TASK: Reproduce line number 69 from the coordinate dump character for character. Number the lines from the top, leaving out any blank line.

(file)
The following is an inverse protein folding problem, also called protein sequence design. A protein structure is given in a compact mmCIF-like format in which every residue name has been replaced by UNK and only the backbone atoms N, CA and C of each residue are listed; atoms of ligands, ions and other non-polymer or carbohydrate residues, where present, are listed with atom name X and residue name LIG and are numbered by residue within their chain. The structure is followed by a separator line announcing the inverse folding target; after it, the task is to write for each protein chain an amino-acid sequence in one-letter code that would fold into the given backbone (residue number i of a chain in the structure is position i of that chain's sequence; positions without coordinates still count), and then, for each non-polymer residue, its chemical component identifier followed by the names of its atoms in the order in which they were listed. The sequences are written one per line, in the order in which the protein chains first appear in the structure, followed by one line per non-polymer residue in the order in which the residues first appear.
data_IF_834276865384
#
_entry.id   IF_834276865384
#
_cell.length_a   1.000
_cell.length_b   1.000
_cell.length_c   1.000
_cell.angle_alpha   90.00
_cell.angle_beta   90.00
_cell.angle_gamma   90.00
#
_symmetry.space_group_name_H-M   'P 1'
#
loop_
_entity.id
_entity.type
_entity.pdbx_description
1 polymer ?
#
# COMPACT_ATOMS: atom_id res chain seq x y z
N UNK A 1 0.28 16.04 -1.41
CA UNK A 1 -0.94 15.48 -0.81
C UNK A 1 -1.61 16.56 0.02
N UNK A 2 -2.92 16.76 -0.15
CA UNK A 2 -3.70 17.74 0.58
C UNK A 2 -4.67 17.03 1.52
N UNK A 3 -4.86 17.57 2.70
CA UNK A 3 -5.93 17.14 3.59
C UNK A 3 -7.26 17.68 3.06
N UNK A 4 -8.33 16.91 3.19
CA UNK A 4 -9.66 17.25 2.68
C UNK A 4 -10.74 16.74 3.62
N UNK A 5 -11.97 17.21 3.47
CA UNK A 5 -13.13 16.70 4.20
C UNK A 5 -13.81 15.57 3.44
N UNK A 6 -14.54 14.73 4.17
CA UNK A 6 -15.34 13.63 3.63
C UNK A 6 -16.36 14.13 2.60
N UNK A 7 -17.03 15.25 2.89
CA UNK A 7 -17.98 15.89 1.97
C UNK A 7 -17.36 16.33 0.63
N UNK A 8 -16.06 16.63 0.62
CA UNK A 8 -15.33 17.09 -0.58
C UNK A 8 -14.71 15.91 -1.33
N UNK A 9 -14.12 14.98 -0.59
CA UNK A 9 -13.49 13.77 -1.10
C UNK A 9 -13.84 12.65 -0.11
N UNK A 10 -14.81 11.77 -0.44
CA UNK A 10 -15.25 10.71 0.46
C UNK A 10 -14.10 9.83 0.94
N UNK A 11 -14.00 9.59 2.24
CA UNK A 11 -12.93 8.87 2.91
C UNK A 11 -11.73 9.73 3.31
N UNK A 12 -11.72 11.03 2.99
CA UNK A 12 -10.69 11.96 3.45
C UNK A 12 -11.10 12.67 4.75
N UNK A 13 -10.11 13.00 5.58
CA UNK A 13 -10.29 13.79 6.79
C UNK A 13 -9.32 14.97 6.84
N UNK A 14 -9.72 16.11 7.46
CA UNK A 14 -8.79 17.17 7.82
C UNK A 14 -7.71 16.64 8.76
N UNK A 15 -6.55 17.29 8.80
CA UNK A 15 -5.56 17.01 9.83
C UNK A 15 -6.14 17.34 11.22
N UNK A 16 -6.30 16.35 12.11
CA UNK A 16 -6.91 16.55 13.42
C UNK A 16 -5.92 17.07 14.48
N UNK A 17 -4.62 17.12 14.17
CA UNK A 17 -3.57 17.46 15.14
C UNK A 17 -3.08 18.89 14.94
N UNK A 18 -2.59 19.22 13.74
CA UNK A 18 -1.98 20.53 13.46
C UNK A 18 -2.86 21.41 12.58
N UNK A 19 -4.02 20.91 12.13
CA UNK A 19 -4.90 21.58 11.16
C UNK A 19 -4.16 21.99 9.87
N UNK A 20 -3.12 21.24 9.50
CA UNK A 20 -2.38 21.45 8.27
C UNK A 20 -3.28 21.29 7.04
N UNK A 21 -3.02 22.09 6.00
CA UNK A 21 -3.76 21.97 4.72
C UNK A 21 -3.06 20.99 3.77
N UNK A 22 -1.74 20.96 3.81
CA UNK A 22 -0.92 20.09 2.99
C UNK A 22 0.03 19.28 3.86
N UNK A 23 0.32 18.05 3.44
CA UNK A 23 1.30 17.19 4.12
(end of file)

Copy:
C UNK A 16 -5.92 17.07 14.48